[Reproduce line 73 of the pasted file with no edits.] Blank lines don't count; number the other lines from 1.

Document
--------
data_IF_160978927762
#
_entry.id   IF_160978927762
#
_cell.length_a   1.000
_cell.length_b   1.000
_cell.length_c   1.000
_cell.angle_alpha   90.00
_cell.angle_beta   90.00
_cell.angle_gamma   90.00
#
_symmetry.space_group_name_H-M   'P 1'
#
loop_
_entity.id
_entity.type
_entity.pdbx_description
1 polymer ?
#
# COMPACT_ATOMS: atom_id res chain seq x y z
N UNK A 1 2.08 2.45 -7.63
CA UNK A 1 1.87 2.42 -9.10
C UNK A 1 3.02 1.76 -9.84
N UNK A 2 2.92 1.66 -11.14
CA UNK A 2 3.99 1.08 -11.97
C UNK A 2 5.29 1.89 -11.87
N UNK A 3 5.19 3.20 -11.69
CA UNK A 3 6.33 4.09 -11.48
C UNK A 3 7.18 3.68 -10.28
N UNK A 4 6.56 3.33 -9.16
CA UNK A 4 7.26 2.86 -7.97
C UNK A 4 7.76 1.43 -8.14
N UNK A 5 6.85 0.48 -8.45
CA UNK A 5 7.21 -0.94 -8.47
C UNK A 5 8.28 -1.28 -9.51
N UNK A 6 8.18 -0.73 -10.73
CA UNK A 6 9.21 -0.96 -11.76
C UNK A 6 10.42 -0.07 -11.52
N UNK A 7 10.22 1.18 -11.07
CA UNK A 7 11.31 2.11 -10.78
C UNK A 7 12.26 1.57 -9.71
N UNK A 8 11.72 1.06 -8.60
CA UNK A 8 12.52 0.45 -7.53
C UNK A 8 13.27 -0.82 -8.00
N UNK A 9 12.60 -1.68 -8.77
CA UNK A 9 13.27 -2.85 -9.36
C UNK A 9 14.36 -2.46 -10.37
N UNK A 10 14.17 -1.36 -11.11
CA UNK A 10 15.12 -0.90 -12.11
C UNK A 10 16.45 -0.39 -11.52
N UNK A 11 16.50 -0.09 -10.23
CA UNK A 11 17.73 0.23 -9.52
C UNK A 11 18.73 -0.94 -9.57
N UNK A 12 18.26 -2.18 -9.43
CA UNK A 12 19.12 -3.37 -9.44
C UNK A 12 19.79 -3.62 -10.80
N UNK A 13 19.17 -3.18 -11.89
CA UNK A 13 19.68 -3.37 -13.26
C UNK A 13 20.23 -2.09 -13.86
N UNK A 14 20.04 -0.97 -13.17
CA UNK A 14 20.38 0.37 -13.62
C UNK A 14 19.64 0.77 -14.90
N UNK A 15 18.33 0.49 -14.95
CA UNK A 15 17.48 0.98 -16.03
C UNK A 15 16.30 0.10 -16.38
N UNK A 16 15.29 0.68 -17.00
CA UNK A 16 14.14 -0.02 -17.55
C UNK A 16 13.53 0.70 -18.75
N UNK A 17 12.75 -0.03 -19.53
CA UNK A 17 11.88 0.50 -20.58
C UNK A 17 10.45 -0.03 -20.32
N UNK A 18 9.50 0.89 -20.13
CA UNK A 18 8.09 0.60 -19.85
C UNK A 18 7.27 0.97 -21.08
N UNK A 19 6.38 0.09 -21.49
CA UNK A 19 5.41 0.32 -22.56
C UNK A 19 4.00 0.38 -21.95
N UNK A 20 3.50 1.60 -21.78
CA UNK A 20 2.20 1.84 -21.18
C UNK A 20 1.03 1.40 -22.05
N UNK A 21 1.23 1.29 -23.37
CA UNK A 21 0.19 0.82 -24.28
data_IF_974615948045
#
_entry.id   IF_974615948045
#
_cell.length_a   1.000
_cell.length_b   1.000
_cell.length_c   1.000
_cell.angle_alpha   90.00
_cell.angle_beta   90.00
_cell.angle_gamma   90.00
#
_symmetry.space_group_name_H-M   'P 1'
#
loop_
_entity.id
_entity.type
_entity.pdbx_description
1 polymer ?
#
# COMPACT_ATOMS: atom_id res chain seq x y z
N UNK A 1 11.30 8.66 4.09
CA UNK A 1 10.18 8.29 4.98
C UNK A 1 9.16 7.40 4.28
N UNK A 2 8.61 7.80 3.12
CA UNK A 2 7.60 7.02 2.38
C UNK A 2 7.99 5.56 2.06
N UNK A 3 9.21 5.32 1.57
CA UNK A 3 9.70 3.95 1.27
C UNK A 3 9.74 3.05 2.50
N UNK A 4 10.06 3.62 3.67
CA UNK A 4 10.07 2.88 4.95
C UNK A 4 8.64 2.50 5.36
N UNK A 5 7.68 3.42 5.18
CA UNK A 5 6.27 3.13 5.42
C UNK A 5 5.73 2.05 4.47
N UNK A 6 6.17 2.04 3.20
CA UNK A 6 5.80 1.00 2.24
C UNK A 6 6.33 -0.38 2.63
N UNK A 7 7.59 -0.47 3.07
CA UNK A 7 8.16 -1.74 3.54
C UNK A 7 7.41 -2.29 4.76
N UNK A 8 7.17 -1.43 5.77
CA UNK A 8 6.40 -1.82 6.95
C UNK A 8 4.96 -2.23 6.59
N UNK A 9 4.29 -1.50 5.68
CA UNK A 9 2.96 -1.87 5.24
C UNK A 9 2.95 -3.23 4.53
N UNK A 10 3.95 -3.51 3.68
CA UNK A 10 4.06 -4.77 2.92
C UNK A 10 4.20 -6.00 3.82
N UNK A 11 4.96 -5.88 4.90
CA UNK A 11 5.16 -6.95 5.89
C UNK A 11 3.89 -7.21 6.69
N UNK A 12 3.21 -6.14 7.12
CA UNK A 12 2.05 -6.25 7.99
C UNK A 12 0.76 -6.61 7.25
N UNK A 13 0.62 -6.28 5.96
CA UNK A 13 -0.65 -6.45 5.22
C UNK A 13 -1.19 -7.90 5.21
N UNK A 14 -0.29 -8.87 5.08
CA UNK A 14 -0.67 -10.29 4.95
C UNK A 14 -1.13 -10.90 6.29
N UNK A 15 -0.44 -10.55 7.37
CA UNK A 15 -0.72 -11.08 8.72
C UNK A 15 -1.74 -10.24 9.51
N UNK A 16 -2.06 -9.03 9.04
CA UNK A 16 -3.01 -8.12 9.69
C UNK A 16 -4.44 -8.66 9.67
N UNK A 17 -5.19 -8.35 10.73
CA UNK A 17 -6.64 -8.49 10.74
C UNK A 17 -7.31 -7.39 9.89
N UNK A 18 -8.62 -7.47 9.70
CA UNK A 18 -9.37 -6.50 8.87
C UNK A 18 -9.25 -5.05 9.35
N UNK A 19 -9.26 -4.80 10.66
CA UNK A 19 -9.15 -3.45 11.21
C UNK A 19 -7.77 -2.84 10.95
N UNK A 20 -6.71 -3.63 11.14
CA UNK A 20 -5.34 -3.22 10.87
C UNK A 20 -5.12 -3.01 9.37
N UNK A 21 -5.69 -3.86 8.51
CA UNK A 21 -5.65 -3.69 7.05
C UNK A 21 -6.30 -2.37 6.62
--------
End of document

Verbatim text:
CA UNK A 18 8.09 0.60 -19.85